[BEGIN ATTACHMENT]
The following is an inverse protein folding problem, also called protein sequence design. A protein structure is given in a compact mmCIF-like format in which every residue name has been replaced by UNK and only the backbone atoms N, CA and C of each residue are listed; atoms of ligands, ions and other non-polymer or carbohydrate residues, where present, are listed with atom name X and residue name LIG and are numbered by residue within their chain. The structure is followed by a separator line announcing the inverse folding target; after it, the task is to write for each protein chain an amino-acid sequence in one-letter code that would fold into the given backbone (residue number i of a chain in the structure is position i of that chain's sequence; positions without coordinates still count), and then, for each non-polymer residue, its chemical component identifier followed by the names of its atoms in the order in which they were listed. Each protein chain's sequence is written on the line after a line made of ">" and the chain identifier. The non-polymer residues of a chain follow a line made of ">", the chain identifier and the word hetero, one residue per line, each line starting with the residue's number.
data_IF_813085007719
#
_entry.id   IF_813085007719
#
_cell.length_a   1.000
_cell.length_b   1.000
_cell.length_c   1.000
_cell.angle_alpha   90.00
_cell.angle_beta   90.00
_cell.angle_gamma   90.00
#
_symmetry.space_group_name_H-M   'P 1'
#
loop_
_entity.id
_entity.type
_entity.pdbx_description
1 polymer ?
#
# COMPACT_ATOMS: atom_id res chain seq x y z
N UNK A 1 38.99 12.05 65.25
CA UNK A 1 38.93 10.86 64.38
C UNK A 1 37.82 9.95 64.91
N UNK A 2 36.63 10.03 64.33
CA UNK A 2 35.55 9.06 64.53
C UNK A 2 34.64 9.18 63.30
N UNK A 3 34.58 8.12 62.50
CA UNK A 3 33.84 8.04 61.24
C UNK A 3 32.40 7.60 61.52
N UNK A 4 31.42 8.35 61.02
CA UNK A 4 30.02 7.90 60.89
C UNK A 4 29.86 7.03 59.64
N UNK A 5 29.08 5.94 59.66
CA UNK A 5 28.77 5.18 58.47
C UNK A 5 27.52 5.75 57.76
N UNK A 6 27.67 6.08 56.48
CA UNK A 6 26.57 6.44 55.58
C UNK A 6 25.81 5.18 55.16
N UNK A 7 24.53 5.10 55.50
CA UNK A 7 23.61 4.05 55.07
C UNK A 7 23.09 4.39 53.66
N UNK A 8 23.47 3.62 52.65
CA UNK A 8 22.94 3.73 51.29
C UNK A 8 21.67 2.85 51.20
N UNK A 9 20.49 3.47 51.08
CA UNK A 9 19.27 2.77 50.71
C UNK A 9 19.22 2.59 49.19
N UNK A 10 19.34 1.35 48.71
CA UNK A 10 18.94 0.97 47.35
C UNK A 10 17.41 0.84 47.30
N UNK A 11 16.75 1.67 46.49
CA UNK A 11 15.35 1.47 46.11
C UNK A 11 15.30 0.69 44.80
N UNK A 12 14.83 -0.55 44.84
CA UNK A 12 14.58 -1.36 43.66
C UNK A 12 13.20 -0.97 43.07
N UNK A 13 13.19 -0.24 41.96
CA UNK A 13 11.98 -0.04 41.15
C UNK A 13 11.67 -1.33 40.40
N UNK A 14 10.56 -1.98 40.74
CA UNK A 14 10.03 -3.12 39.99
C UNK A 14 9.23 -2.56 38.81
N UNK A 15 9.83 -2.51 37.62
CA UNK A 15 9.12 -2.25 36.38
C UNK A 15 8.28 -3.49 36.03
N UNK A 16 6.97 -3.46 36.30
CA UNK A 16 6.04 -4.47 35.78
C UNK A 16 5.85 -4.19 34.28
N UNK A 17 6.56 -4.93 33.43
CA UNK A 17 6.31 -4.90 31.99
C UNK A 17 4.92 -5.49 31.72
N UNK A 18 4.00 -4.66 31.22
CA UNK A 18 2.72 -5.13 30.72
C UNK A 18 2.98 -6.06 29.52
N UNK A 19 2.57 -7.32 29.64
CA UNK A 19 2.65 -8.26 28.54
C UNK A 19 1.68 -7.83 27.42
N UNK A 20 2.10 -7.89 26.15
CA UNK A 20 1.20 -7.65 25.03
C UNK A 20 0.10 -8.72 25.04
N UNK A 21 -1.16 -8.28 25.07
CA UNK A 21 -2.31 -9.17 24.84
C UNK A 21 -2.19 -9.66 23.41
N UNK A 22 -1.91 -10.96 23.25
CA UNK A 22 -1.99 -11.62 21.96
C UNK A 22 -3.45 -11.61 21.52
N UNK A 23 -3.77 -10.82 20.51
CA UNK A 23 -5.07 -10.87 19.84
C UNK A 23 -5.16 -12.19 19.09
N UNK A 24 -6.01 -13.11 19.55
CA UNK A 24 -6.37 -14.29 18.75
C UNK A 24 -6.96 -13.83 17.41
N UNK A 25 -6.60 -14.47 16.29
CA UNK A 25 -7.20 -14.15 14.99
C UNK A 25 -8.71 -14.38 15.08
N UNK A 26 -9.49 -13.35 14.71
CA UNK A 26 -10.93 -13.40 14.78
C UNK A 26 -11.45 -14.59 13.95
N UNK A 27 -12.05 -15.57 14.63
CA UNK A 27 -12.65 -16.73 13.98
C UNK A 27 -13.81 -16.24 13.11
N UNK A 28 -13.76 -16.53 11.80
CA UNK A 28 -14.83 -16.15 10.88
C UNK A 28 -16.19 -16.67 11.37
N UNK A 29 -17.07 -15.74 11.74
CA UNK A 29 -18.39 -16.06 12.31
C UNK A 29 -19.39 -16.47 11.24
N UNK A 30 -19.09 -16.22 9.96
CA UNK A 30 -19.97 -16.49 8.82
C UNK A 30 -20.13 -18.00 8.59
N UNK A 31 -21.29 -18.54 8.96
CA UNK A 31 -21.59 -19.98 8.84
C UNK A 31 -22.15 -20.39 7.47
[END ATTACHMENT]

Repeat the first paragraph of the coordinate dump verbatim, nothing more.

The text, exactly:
The following is an inverse protein folding problem, also called protein sequence design. A protein structure is given in a compact mmCIF-like format in which every residue name has been replaced by UNK and only the backbone atoms N, CA and C of each residue are listed; atoms of ligands, ions and other non-polymer or carbohydrate residues, where present, are listed with atom name X and residue name LIG and are numbered by residue within their chain. The structure is followed by a separator line announcing the inverse folding target; after it, the task is to write for each protein chain an amino-acid sequence in one-letter code that would fold into the given backbone (residue number i of a chain in the structure is position i of that chain's sequence; positions without coordinates still count), and then, for each non-polymer residue, its chemical component identifier followed by the names of its atoms in the order in which they were listed. Each protein chain's sequence is written on the line after a line made of ">" and the chain identifier. The non-polymer residues of a chain follow a line made of ">", the chain identifier and the word hetero, one residue per line, each line starting with the residue's number.